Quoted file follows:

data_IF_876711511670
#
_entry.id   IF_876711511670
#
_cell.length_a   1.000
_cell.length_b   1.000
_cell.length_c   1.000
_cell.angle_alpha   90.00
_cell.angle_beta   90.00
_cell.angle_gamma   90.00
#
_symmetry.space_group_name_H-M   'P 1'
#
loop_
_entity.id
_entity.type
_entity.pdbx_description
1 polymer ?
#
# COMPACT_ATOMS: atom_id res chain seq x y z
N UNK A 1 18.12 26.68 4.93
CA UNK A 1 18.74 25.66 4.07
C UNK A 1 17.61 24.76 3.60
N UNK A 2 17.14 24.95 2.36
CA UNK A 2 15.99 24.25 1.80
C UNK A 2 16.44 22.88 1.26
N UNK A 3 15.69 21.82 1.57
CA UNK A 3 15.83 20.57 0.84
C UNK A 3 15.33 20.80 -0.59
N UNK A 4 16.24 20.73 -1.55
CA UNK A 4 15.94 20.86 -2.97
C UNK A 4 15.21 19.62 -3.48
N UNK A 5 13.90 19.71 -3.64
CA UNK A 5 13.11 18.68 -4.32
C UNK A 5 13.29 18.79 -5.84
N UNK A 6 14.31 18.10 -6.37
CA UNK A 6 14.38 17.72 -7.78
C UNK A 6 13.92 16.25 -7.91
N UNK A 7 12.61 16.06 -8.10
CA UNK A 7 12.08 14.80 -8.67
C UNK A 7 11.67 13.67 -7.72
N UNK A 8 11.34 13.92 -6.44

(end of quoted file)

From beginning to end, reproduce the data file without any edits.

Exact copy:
data_IF_876711511670
#
_entry.id   IF_876711511670
#
_cell.length_a   1.000
_cell.length_b   1.000
_cell.length_c   1.000
_cell.angle_alpha   90.00
_cell.angle_beta   90.00
_cell.angle_gamma   90.00
#
_symmetry.space_group_name_H-M   'P 1'
#
loop_
_entity.id
_entity.type
_entity.pdbx_description
1 polymer ?
#
# COMPACT_ATOMS: atom_id res chain seq x y z
N UNK A 1 18.12 26.68 4.93
CA UNK A 1 18.74 25.66 4.07
C UNK A 1 17.61 24.76 3.60
N UNK A 2 17.14 24.95 2.36
CA UNK A 2 15.99 24.25 1.80
C UNK A 2 16.44 22.88 1.26
N UNK A 3 15.69 21.82 1.57
CA UNK A 3 15.83 20.57 0.84
C UNK A 3 15.33 20.80 -0.59
N UNK A 4 16.24 20.73 -1.55
CA UNK A 4 15.94 20.86 -2.97
C UNK A 4 15.21 19.62 -3.48
N UNK A 5 13.90 19.71 -3.64
CA UNK A 5 13.11 18.68 -4.32
C UNK A 5 13.29 18.79 -5.84
N UNK A 6 14.31 18.10 -6.37
CA UNK A 6 14.38 17.72 -7.78
C UNK A 6 13.92 16.25 -7.91
N UNK A 7 12.61 16.06 -8.10
CA UNK A 7 12.08 14.80 -8.67
C UNK A 7 11.67 13.67 -7.72
N UNK A 8 11.34 13.92 -6.44